Carnivores: Dinosaur Hunt — Turok n’ Roll

Is this one a clever girl?

Hunt the Carnivores before they hunt you.

Carnivores: Dinosaur Hunt was something I absolutely did not expect. It was quite a niche hunting title in which you shoot dinosaurs to add to your trophy room, that my sister and I played over 20 years ago. I did not expect it to be a game that received a modern remake. Whilst I’m not a hunting game aficionado, I have memories of playing the original for hours at a time as a youngster. I was quite keen to have a go at this remake once I heard about it being released on Xbox Series X.

The story is that there is no story. You are a nameless hunter who travels from their aerial base to a variety of dinosaur infested islands with the goal of hunting the biggest dinosaurs you can find. There’s no explanation for any of this, so just have at it! You’ll choose which island to visit, which dinosaur species will be your target, as well as your weapons and equipment, before being dropped off to hunt down your targets.

It’s surprisingly easy to sneak up on some of the dinosaurs.

Equipped with your minimap and binoculars, alongside your weapon, you’ll scour the island for your dinosaur of choice, before shooting them and having your drown return them to your base to put in your trophy room. You’ll need to account for your visibility, noise level, and scent in relation to the wind direction to get close enough to take a shot. Even then taking down one of these thunder lizards isn’t easy thanks to their tough hides and big, pointy teeth. Assuming you get close enough, you can hold your breath to get an idea on where their heart is, allowing you to take them out in a single hit. If you don’t land that shot, the dinosaur will run off if you’re lucky. They’ll run at you if you’re less fortunate.

You’ll have a limited amount of ammunition to take with you, and once you’ve run out you’ll need to head back to base — by which I mean menu — to set up for another run. Should you die at the feet of a cretaceous creature before then, you’ll be back at those menus, but with your trophies and currency from that run lost. Luckily, your currency is permanent, so if you spent money on a weapon upgrade, that money isn’t lost. You can just sell the upgrade and get all the money back.

Carnivores Dinosaur Hunt
There are a few bugs here and there. I haven’t cropped this tutorial image, it just didn’t want to show me the whole tool tip.

And that’s pretty much the whole game. Do a hunt, get some currency, buy some upgrades, and then do it again. In a way, that’s a good thing, because it feels almost exactly like the game I remember playing growing up. On the other hand, it really does feel like a relic of the past. Aside from the addition of a progression system of sorts, and a couple of quality of life improvements, this is very much the same game that I played 20 years ago. The mechanics feel quite outdated, and the tutorial feels utterly rudimentary, leaving out explanations of various game mechanics.

This extends to the Carnivores’ presentation too. The visuals feel like a mid range game from the Xbox 360 era, and the sound effects are weak or in some cases non-existent. I can’t quite comprehend why I can’t hear a dinosaur running around nearby. They’re gargantuan! Their pounding footsteps should send soundwaves out over a huge distance, and their roars should be heard from the other side of the island. But no, there’s a little ambient sound and some reasonable weapon effects, but that’s about it.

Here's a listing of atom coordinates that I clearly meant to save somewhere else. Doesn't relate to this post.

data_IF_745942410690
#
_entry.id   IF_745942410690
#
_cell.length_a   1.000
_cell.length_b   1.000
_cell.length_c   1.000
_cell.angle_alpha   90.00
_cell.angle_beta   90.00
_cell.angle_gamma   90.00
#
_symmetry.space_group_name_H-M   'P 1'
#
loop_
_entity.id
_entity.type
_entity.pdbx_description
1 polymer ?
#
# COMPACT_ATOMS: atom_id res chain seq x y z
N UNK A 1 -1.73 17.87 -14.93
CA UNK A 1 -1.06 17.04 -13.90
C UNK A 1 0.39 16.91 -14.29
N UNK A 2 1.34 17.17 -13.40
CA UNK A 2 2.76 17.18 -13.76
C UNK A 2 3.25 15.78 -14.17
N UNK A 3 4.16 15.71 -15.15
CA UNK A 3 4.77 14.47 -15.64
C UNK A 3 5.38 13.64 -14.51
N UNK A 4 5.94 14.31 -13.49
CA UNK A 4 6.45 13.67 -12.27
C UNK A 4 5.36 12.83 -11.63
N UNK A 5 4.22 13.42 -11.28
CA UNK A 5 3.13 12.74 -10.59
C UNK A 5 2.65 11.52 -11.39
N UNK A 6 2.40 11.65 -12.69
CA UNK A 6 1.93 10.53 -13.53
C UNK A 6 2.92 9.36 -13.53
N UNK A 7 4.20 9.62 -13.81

Equally limited is the amount of content on offer. There are only three weapons — four if you count an optional, albeit useless, sidearm — and each of these have the same upgrades, which is a pretty small line-up. Then there are only really three environments, reskinned with different weather effects and times of day to pad out the stages and progression system. Most disappointing is the range of dinosaurs though. There are six that you can hunt, and only two of them are carnivores. A hunting game called Carnivores features only a tiny number of carnivores to hunt.

Carnivores Dinosaur Hunt
The X-Ray feature is kind of neat, although not something new in the hunting genre. You can see weak points allowing you to position your shot carefully.

It might be apparent that there’s a fair bit I’m unimpressed with here, but I just couldn’t help but want to play a little more. And then a little more. And some more after that. The short hunt times, low punishment for failure, and pretty simple mechanics, only you’ve figured them out for yourself, made for a game that was ready for a quick blast of light fun. Even if I only killed one dinosaur, that was still a little more progress towards another licence or a slightly different biome. The nostalgia bug might have bitten me a little here, however the largely sound game that Carnivores presents made me comfortable coming back for more. Whilst there are other, better hunting games out there, I really don’t think there’s a better option for hunting dinosaurs with a semi-serious setup. Now I’m going to go toe to claw with another T-Rex.

Carnivores: Dinosaur Hunt is available now for Nintendo Switch, Xbox One, PC, and PlayStation 4.

You might also like
Leave A Reply

Your email address will not be published.